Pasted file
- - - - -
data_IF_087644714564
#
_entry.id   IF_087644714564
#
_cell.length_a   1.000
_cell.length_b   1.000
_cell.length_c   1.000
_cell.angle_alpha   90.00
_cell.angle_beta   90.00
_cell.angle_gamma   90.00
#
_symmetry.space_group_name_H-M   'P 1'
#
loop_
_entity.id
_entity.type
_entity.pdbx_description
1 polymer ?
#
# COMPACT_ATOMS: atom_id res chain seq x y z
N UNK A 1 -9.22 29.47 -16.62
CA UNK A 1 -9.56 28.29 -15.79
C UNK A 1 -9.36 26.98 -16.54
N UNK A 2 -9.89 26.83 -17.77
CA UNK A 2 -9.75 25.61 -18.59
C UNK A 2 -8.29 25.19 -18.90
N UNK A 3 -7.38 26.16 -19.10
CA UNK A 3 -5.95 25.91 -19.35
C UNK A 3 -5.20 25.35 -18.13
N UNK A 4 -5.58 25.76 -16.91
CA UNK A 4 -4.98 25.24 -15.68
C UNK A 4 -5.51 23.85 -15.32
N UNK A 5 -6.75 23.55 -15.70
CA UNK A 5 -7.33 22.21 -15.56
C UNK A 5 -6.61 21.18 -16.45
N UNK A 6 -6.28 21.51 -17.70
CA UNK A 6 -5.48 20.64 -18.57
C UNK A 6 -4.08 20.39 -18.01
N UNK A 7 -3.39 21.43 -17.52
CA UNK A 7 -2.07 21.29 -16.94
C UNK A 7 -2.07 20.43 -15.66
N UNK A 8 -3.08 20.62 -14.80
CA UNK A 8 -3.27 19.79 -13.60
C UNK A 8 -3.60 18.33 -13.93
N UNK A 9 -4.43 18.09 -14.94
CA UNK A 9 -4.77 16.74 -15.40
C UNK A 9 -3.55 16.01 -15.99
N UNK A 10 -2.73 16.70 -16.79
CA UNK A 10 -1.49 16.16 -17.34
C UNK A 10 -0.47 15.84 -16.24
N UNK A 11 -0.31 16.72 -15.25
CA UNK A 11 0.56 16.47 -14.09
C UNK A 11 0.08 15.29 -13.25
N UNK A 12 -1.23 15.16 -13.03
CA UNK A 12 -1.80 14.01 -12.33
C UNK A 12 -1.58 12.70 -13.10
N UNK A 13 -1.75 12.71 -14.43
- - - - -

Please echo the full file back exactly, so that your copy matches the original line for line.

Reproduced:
data_IF_087644714564
#
_entry.id   IF_087644714564
#
_cell.length_a   1.000
_cell.length_b   1.000
_cell.length_c   1.000
_cell.angle_alpha   90.00
_cell.angle_beta   90.00
_cell.angle_gamma   90.00
#
_symmetry.space_group_name_H-M   'P 1'
#
loop_
_entity.id
_entity.type
_entity.pdbx_description
1 polymer ?
#
# COMPACT_ATOMS: atom_id res chain seq x y z
N UNK A 1 -9.22 29.47 -16.62
CA UNK A 1 -9.56 28.29 -15.79
C UNK A 1 -9.36 26.98 -16.54
N UNK A 2 -9.89 26.83 -17.77
CA UNK A 2 -9.75 25.61 -18.59
C UNK A 2 -8.29 25.19 -18.90
N UNK A 3 -7.38 26.16 -19.10
CA UNK A 3 -5.95 25.91 -19.35
C UNK A 3 -5.20 25.35 -18.13
N UNK A 4 -5.58 25.76 -16.91
CA UNK A 4 -4.98 25.24 -15.68
C UNK A 4 -5.51 23.85 -15.32
N UNK A 5 -6.75 23.55 -15.70
CA UNK A 5 -7.33 22.21 -15.56
C UNK A 5 -6.61 21.18 -16.45
N UNK A 6 -6.28 21.51 -17.70
CA UNK A 6 -5.48 20.64 -18.57
C UNK A 6 -4.08 20.39 -18.01
N UNK A 7 -3.39 21.43 -17.52
CA UNK A 7 -2.07 21.29 -16.94
C UNK A 7 -2.07 20.43 -15.66
N UNK A 8 -3.08 20.62 -14.80
CA UNK A 8 -3.27 19.79 -13.60
C UNK A 8 -3.60 18.33 -13.93
N UNK A 9 -4.43 18.09 -14.94
CA UNK A 9 -4.77 16.74 -15.40
C UNK A 9 -3.55 16.01 -15.99
N UNK A 10 -2.73 16.70 -16.79
CA UNK A 10 -1.49 16.16 -17.34
C UNK A 10 -0.47 15.84 -16.24
N UNK A 11 -0.31 16.72 -15.25
CA UNK A 11 0.56 16.47 -14.09
C UNK A 11 0.08 15.29 -13.25
N UNK A 12 -1.23 15.16 -13.03
CA UNK A 12 -1.80 14.01 -12.33
C UNK A 12 -1.58 12.70 -13.10
N UNK A 13 -1.75 12.71 -14.43